Editor’s Note: This whiskey was provided to us as a review sample by the party behind it. This in no way, per our editorial policies, influenced the final outcome of this review.
Irish whiskey has been no exception when it comes to growth due to the unprecedented interest in and demand for whiskey in the past decade. While bourbon specifically has enjoyed a huge influx of interest, allowing for the creation of dozens of new distilleries, Irish whiskey has only more recently become increasingly popular. Irish whiskey experienced a growth of 6.9% between 2021 and 2022 and is expected to almost double in value from 2019 to 2027 . While this is a boon to existing Irish whiskey distilleries, it has also allowed for the creation of new distilleries, such as Clonakilty.
Clonakilty was founded in 2016 in a coastal Irish town by the Scully family, who had farmed the land for 9 successive generations. Likely out of their deep ties to the land, Clonakilty emphasizes sustainability, including using grain from local farmers to distill their alcohol, minimizing their carbon footprint, using electricity from renewable sources, using recyclable packing materials, and even planting trees and wildflowers to promote pollinators and wildlife.
The expression up for review here today is a limited release of a seven-year-old Irish Single Malt whiskey (i.e. a mash bill of only malted barley) which was matured in ex-bourbon casks, and then finished for seven months in casks of Garrison Brothers Balmorhea barrels. Garrison Brothers is one of Texas’ oldest modern distilleries. They had a rough beginning when the owner, Dan Garrison, tried aging whiskey in the summer heat but lost much of it due to casks cracking and breaking under the intense heat of the sun. After using thicker wood staves, the resulting bourbon tends to be thicker than it’s Kentucky counterparts due to a higher angels’ share.
The Balmorhea expression is a six year aged bourbon that uses two separate oak barrels in the aging, resulting in a very thick and oaky, yet sweet, bourbon. “The Balmorhea barrels bring a distinct finish to the whiskey compared to what we normally find from American Oak,” says Oisin Mulcahy, Head Distiller of Clonakilty Distillery.
The use of these rich bourbon barrels to finish the Clonakilty is an exciting prospect. I often find that single malts whiskeys aged in ex-bourbon casks still lack the rich caramel and charred oak flavors I love in bourbon. While ex-bourbon cask aged single malts typically have notes of vanilla and additional sweetness, I have wondered if a richer bourbon (like the Woodford Reserve Double oOak or Stagg whiskeys) would create a correspondingly richer single malt expression.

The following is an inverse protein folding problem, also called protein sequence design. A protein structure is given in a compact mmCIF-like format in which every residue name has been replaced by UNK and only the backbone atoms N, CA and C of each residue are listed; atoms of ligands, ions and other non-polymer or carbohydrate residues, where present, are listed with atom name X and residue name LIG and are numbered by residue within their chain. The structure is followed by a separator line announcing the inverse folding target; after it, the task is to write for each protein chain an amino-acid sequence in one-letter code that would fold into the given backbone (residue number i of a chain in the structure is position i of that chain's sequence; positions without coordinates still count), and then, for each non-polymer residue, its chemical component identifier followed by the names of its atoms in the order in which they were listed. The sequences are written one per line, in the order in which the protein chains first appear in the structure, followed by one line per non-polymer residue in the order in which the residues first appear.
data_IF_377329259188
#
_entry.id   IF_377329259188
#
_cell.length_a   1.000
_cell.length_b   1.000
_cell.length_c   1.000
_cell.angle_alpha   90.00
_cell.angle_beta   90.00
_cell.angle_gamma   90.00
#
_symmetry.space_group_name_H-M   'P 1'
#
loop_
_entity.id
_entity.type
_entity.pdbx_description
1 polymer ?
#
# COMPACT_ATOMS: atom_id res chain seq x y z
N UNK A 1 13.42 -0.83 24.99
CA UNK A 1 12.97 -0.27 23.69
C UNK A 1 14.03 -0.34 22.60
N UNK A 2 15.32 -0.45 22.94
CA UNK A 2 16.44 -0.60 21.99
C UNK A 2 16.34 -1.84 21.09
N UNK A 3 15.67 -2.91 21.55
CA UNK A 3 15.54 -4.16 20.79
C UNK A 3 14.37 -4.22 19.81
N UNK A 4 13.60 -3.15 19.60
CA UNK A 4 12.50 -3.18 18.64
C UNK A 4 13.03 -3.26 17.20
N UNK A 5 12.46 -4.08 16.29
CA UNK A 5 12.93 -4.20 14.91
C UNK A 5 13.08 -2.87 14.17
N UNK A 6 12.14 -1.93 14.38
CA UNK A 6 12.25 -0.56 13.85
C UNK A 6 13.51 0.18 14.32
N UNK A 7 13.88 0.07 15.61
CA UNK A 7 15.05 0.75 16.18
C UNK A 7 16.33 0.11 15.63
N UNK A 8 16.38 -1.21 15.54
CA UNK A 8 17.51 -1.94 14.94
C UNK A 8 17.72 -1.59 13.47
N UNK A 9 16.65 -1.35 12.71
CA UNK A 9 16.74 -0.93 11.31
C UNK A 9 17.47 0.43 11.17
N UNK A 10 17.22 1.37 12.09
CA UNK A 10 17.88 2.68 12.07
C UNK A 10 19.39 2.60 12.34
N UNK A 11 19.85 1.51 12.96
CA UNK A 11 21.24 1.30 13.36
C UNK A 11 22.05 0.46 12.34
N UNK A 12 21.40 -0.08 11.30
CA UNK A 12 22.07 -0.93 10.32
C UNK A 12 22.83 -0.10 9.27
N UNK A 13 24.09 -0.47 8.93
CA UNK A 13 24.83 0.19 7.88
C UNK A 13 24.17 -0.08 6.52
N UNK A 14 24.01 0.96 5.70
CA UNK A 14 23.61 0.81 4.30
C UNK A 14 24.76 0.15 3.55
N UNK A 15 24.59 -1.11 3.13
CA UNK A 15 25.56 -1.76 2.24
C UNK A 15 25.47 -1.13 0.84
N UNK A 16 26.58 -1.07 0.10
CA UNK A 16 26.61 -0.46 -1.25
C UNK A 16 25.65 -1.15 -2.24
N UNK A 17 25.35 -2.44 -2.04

There is some truth to that theory in this whiskey, with bourbon notes being easy to identify, and which last thickly on the palate. However, I’m still not going to stop my search for something richer.
Tasting Notes: Clonakilty x Garrison Brothers 7-Year-Old Irish Whiskey
Vital Stats: Aged seven years. Finished in Garrison Brothers Balmorhea barrels. 117.6 proof (58.8% ABV). $69.99/750ml.
Appearance: Translucent yellow with a tint of orange.
Nose: Wood and spice manifesting as oak, cinnamon and nutmeg. Thicker notes of bread and bacon arise as well.
Palate: Strong notes of leather and dark chocolate are immediately apparent, with some salinity as well. The longer it stays on the palate, the more bourbon notes of caramel, toasted oak, and cloves richly coat the tongue. Cereal notes of gravy and biscuits last to the finish with a hint of iodine.
Whiskey Review: Clonakilty x Garrison Brothers 7-Year-Old Irish Whiskey
A nice Irish whiskey that would be a great transition from bourbon into the single malt world. It carries more distinctive bourbon notes that I am used to in ex-bourbon cask aged single malts, while maintaining a definitive Irish Whiskey profile. That said, I kept wanting more pop from the bourbon flavors and wonder if an even longer tour in the Balmorhea casks would produce more of that lovely caramel and cinnamon.
Regardless, if you’re a fan of both bourbon and Irish whiskey, this presents a satisfying marriage of the two.
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I am a Portland area attorney whose career has dovetailed with a love of fine spirits and cigars. With no formal training in the field, my own interest spurred a thorough education through books, articles, visits to distilleries all over the United States, and a few deep dives into Wikipedia....